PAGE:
All these were done under Northern military rulers. In spite of this, the North remains the most underdeveloped in most areas of the human development index as evident in all available statistics, particularly in education, health, rural development and the welfare of the girl child. The North is also the most violent part of the country due to wrong religious orientation which appears to encourage intolerance.
On the other hand, the top echelon of the Northern society is the most affluent in the country. The emirs and titled men live in heaven on earth, usually off the oil wealth of the Niger Delta; while the common people toil all over the country as shoe shiners, farmers, petty traders, artisans, water vendors, gate men ( maigad) herdsmen for the big Alhajis and ready to tackle any job that locals look down on. Some of the cities in the North are more beautifully appointed than most cities in the South because they are the abodes of the ruling class, while the rural areas are dumpsites of destitution. So, the question is valid: what has the North done with over 40 years of power, and the moneys of the nation which they shared, keeping the lion’s share for themselves?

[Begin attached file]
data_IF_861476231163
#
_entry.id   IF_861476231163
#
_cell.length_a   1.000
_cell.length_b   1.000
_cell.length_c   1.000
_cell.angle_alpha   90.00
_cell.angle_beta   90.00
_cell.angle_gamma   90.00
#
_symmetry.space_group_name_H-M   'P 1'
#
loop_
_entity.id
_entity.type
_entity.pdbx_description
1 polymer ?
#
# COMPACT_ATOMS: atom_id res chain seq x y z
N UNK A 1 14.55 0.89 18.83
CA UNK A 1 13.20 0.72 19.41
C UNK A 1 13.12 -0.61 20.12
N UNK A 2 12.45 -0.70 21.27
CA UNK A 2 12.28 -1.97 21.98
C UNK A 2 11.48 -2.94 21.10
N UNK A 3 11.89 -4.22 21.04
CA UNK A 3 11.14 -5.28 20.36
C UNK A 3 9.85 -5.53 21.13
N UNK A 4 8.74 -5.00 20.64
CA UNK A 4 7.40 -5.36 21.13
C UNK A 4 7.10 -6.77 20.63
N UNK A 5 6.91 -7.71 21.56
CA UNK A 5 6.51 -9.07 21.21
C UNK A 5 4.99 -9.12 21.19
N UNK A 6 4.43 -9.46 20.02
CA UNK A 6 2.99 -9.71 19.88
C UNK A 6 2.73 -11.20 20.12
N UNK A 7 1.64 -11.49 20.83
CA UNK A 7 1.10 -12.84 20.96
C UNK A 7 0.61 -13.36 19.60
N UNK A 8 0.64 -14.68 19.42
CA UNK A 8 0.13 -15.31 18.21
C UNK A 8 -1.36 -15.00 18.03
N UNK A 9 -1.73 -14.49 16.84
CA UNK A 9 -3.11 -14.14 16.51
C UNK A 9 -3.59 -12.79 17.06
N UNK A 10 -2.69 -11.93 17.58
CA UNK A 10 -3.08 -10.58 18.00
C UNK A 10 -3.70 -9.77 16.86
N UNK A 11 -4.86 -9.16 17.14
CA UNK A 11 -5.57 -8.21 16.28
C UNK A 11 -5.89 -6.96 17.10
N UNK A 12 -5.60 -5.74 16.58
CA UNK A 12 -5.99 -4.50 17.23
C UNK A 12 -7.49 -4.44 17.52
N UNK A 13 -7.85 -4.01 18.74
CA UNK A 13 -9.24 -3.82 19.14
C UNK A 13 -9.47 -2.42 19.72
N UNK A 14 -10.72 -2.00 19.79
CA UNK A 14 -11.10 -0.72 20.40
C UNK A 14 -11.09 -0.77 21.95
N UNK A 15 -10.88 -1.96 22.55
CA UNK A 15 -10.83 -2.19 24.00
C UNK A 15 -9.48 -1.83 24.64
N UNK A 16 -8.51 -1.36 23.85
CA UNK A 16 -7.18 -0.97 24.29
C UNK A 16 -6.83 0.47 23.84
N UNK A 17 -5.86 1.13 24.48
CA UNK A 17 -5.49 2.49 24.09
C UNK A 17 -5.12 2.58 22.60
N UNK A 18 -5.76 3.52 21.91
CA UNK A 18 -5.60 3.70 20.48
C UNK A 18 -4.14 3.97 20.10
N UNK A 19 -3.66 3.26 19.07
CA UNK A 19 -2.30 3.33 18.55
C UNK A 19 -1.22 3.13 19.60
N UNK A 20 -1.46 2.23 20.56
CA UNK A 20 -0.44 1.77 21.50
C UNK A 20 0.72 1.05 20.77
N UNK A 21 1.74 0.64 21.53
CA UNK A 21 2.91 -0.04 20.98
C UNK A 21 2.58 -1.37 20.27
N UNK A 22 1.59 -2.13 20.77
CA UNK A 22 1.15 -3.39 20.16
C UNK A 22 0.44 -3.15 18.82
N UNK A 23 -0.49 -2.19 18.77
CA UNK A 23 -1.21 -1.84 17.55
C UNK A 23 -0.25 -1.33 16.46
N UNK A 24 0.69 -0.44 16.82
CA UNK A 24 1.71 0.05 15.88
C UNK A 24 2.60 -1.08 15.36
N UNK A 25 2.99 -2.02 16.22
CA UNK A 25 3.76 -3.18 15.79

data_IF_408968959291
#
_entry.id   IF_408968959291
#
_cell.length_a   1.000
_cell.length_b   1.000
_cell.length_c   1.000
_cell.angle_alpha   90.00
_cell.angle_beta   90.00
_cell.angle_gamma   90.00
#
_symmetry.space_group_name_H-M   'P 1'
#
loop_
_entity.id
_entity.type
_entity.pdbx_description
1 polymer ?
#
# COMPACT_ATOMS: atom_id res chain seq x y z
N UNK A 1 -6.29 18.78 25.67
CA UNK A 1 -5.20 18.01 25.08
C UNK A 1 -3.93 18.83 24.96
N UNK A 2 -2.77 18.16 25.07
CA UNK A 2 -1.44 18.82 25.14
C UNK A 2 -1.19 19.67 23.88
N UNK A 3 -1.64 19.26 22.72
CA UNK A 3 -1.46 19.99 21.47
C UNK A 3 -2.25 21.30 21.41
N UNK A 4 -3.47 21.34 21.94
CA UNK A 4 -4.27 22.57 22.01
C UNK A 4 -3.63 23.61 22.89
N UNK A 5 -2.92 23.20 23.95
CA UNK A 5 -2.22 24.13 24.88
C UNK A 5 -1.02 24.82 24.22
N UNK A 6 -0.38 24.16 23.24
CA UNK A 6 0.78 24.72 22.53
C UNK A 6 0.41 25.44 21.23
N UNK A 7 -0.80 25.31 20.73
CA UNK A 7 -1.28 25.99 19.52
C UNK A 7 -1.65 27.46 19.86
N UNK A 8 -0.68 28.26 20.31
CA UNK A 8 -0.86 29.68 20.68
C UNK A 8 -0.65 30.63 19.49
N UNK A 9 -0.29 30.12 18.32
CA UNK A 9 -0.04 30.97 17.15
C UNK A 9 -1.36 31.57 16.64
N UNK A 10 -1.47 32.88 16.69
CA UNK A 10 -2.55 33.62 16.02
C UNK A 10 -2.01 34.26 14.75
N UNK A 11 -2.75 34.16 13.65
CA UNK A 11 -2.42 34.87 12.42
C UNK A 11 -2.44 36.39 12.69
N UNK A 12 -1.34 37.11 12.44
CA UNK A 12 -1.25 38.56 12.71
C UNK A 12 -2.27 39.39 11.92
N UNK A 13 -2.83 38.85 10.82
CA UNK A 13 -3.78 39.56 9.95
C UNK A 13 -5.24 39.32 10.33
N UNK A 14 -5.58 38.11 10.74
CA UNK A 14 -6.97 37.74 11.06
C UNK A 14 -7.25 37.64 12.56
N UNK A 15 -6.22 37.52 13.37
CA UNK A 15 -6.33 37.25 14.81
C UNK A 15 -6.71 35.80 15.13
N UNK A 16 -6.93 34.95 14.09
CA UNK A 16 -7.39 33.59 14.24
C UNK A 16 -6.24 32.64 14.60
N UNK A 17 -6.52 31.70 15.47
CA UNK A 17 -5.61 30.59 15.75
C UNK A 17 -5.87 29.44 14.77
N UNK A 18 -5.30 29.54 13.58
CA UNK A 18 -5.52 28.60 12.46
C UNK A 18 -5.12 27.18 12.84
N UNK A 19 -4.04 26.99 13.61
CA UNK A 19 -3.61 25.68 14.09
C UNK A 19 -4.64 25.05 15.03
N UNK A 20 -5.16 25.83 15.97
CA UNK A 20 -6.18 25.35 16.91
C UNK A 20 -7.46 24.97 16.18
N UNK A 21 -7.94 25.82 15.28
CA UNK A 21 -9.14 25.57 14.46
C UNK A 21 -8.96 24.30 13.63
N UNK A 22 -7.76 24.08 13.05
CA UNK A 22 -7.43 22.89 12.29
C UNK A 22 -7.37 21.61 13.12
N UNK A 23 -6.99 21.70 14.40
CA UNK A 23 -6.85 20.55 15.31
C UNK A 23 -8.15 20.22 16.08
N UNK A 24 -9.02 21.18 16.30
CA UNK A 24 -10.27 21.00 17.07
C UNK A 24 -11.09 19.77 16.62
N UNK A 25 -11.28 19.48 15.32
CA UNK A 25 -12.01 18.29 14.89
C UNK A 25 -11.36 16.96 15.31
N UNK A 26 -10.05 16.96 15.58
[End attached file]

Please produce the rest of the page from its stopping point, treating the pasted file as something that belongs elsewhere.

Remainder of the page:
Don’t get me wrong. I am not against bringing the leaders of the Niger Delta – or any leader for that matter – to account. But I don’t think Masari and other Northern leaders intend to bring their Niger Delta counterparts to account for altruistic reasons. I will tell you why shortly, but let me admit that the leaders of the Niger Delta have been utterly irresponsible with the way they have run the affairs of their states with their (albeit tokenist) share of the nation’s oil resources mined in their homeland.
When they won the battle for the 13% derivation and money flowed in over the years of oil boom, they did not try to do better than the Northerners, their so-called “traditional allies”. They merely emulated them in the foolish habit of keeping the oil wealth in the hands of political leaders, traditional rulers and now, militant leaders. Little goes into the welfare of the common people.
As Northern leaders use their almajiri to fight their enemies through religious manipulation, the Niger Delta leaders raised cult groups, armed them, used them to acquire political offices, and dumped them. The “boys” simply took their arms and went into the creeks to grab by force the promised goodies said to be in the pipeline. When chastised, they use the obvious underdevelopment of the Niger Delta as both their alibi and bargaining chip for more control of the oil wealth, to the utter chagrin of the North.